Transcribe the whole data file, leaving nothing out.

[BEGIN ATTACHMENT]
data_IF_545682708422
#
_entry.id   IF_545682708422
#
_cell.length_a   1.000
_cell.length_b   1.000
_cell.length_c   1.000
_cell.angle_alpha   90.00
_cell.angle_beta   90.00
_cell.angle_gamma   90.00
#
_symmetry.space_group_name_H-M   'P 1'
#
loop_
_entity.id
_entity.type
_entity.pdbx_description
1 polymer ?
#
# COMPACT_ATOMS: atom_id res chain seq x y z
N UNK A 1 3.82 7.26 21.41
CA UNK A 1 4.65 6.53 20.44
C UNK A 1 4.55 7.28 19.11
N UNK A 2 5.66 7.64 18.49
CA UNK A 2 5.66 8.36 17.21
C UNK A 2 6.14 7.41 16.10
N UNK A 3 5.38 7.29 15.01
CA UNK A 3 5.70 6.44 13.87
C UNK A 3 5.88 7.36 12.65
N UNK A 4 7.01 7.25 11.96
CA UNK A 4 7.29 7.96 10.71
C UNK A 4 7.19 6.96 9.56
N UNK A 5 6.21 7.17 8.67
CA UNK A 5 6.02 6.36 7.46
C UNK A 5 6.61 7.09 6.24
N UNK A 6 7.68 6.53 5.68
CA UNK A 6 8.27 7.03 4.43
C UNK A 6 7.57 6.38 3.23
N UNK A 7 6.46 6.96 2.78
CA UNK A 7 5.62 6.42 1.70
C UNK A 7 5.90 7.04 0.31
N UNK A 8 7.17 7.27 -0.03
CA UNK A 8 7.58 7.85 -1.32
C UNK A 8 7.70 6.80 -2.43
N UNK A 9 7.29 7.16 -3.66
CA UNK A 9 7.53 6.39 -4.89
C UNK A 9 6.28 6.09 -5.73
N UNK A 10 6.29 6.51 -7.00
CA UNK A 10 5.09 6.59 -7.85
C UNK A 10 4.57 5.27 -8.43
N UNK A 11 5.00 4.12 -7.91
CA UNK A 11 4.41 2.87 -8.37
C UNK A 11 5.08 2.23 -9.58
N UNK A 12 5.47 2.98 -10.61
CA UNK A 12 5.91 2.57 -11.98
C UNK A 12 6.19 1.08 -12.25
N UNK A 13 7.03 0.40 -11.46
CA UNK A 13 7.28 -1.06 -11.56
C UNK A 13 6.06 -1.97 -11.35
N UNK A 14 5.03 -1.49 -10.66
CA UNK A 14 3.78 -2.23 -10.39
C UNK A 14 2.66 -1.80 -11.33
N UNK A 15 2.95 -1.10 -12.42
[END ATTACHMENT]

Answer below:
data_IF_545682708422
#
_entry.id   IF_545682708422
#
_cell.length_a   1.000
_cell.length_b   1.000
_cell.length_c   1.000
_cell.angle_alpha   90.00
_cell.angle_beta   90.00
_cell.angle_gamma   90.00
#
_symmetry.space_group_name_H-M   'P 1'
#
loop_
_entity.id
_entity.type
_entity.pdbx_description
1 polymer ?
#
# COMPACT_ATOMS: atom_id res chain seq x y z
N UNK A 1 3.82 7.26 21.41
CA UNK A 1 4.65 6.53 20.44
C UNK A 1 4.55 7.28 19.11
N UNK A 2 5.66 7.64 18.49
CA UNK A 2 5.66 8.36 17.21
C UNK A 2 6.14 7.41 16.10
N UNK A 3 5.38 7.29 15.01
CA UNK A 3 5.70 6.44 13.87
C UNK A 3 5.88 7.36 12.65
N UNK A 4 7.01 7.25 11.96
CA UNK A 4 7.29 7.96 10.71
C UNK A 4 7.19 6.96 9.56
N UNK A 5 6.21 7.17 8.67
CA UNK A 5 6.02 6.36 7.46
C UNK A 5 6.61 7.09 6.24
N UNK A 6 7.68 6.53 5.68
CA UNK A 6 8.27 7.03 4.43
C UNK A 6 7.57 6.38 3.23
N UNK A 7 6.46 6.96 2.78
CA UNK A 7 5.62 6.42 1.70
C UNK A 7 5.90 7.04 0.31
N UNK A 8 7.17 7.27 -0.03
CA UNK A 8 7.58 7.85 -1.32
C UNK A 8 7.70 6.80 -2.43
N UNK A 9 7.29 7.16 -3.66
CA UNK A 9 7.53 6.39 -4.89
C UNK A 9 6.28 6.09 -5.73
N UNK A 10 6.29 6.51 -7.00
CA UNK A 10 5.09 6.59 -7.85
C UNK A 10 4.57 5.27 -8.43
N UNK A 11 5.00 4.12 -7.91
CA UNK A 11 4.41 2.87 -8.37
C UNK A 11 5.08 2.23 -9.58
N UNK A 12 5.47 2.98 -10.61
CA UNK A 12 5.91 2.57 -11.98
C UNK A 12 6.19 1.08 -12.25
N UNK A 13 7.03 0.40 -11.46
CA UNK A 13 7.28 -1.06 -11.56
C UNK A 13 6.06 -1.97 -11.35
N UNK A 14 5.03 -1.49 -10.66
CA UNK A 14 3.78 -2.23 -10.39
C UNK A 14 2.66 -1.80 -11.33
N UNK A 15 2.95 -1.10 -12.42